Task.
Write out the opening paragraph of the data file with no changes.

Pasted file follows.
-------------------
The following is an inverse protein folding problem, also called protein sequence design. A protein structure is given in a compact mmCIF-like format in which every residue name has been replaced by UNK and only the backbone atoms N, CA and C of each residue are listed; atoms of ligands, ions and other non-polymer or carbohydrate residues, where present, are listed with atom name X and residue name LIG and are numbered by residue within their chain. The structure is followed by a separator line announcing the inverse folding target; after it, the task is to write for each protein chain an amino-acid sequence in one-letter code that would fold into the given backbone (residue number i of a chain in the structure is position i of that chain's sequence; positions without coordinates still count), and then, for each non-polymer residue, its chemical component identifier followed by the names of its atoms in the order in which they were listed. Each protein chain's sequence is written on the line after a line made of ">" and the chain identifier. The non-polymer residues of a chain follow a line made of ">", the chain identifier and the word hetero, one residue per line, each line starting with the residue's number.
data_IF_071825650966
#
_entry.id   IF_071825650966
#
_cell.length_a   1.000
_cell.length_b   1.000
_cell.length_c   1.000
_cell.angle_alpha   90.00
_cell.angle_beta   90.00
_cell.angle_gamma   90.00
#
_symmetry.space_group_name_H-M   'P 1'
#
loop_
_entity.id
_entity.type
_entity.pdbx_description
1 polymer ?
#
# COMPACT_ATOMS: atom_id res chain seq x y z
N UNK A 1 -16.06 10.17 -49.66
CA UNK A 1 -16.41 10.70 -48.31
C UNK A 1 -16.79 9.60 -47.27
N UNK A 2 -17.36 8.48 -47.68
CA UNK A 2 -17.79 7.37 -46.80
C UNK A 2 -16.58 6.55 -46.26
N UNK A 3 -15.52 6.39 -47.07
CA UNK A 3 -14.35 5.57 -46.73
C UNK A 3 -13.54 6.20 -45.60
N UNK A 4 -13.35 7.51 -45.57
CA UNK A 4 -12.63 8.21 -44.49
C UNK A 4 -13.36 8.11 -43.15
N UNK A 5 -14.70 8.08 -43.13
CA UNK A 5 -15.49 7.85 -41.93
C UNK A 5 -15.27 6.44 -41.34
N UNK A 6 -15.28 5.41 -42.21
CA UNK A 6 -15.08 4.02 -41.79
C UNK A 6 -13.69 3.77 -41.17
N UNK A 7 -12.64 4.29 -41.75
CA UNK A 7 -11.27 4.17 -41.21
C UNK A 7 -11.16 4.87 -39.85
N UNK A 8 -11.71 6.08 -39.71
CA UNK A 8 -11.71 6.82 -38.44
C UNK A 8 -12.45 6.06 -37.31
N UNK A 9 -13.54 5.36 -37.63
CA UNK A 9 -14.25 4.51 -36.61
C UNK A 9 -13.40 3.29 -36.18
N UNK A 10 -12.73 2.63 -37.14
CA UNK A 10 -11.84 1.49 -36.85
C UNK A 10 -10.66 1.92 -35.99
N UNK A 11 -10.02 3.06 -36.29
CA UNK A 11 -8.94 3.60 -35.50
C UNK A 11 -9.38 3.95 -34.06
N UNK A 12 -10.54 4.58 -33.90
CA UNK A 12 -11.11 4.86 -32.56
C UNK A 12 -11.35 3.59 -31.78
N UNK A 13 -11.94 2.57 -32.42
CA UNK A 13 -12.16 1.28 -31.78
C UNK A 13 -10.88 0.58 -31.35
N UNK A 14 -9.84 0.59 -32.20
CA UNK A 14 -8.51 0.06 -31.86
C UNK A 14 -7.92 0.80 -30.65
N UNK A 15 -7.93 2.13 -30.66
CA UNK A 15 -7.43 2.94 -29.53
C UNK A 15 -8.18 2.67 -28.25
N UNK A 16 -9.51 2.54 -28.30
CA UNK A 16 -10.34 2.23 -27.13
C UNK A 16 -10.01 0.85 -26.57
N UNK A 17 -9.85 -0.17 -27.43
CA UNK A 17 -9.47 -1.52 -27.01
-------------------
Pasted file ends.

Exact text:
The following is an inverse protein folding problem, also called protein sequence design. A protein structure is given in a compact mmCIF-like format in which every residue name has been replaced by UNK and only the backbone atoms N, CA and C of each residue are listed; atoms of ligands, ions and other non-polymer or carbohydrate residues, where present, are listed with atom name X and residue name LIG and are numbered by residue within their chain. The structure is followed by a separator line announcing the inverse folding target; after it, the task is to write for each protein chain an amino-acid sequence in one-letter code that would fold into the given backbone (residue number i of a chain in the structure is position i of that chain's sequence; positions without coordinates still count), and then, for each non-polymer residue, its chemical component identifier followed by the names of its atoms in the order in which they were listed. Each protein chain's sequence is written on the line after a line made of ">" and the chain identifier. The non-polymer residues of a chain follow a line made of ">", the chain identifier and the word hetero, one residue per line, each line starting with the residue's number.